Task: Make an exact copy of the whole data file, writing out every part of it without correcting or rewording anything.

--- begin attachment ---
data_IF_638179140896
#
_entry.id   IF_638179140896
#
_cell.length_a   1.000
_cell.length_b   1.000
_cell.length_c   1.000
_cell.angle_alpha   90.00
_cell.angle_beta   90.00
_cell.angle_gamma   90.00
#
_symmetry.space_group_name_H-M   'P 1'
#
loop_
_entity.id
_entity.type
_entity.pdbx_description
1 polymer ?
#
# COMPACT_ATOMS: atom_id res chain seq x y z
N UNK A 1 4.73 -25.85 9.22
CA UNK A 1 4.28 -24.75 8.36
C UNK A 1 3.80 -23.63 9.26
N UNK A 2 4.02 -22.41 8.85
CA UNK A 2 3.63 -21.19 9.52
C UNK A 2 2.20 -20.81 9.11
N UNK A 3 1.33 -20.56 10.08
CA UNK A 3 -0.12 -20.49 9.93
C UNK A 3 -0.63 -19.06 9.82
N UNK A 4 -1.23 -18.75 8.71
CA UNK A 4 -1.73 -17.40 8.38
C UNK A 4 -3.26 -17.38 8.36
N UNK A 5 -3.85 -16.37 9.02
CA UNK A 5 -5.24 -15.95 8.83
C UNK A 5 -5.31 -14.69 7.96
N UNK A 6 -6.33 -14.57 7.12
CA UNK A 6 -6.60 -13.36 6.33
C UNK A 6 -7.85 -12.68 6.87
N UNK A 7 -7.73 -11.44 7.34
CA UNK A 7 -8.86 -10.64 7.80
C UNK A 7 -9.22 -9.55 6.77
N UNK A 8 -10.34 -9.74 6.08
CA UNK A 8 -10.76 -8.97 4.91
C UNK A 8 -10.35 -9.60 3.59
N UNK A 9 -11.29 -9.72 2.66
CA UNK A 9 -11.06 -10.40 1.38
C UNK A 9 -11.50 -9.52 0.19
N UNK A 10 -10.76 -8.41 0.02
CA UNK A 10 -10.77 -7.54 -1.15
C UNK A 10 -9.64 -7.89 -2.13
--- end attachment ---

data_IF_638179140896
#
_entry.id   IF_638179140896
#
_cell.length_a   1.000
_cell.length_b   1.000
_cell.length_c   1.000
_cell.angle_alpha   90.00
_cell.angle_beta   90.00
_cell.angle_gamma   90.00
#
_symmetry.space_group_name_H-M   'P 1'
#
loop_
_entity.id
_entity.type
_entity.pdbx_description
1 polymer ?
#
# COMPACT_ATOMS: atom_id res chain seq x y z
N UNK A 1 4.73 -25.85 9.22
CA UNK A 1 4.28 -24.75 8.36
C UNK A 1 3.80 -23.63 9.26
N UNK A 2 4.02 -22.41 8.85
CA UNK A 2 3.63 -21.19 9.52
C UNK A 2 2.20 -20.81 9.11
N UNK A 3 1.33 -20.56 10.08
CA UNK A 3 -0.12 -20.49 9.93
C UNK A 3 -0.63 -19.06 9.82
N UNK A 4 -1.23 -18.75 8.71
CA UNK A 4 -1.73 -17.40 8.38
C UNK A 4 -3.26 -17.38 8.36
N UNK A 5 -3.85 -16.37 9.02
CA UNK A 5 -5.24 -15.95 8.83
C UNK A 5 -5.31 -14.69 7.96
N UNK A 6 -6.33 -14.57 7.12
CA UNK A 6 -6.60 -13.36 6.33
C UNK A 6 -7.85 -12.68 6.87
N UNK A 7 -7.73 -11.44 7.34
CA UNK A 7 -8.86 -10.64 7.80
C UNK A 7 -9.22 -9.55 6.77
N UNK A 8 -10.34 -9.74 6.08
CA UNK A 8 -10.76 -8.97 4.91
C UNK A 8 -10.35 -9.60 3.59
N UNK A 9 -11.29 -9.72 2.66
CA UNK A 9 -11.06 -10.40 1.38
C UNK A 9 -11.50 -9.52 0.19
N UNK A 10 -10.76 -8.41 0.02
CA UNK A 10 -10.77 -7.54 -1.15
C UNK A 10 -9.64 -7.89 -2.13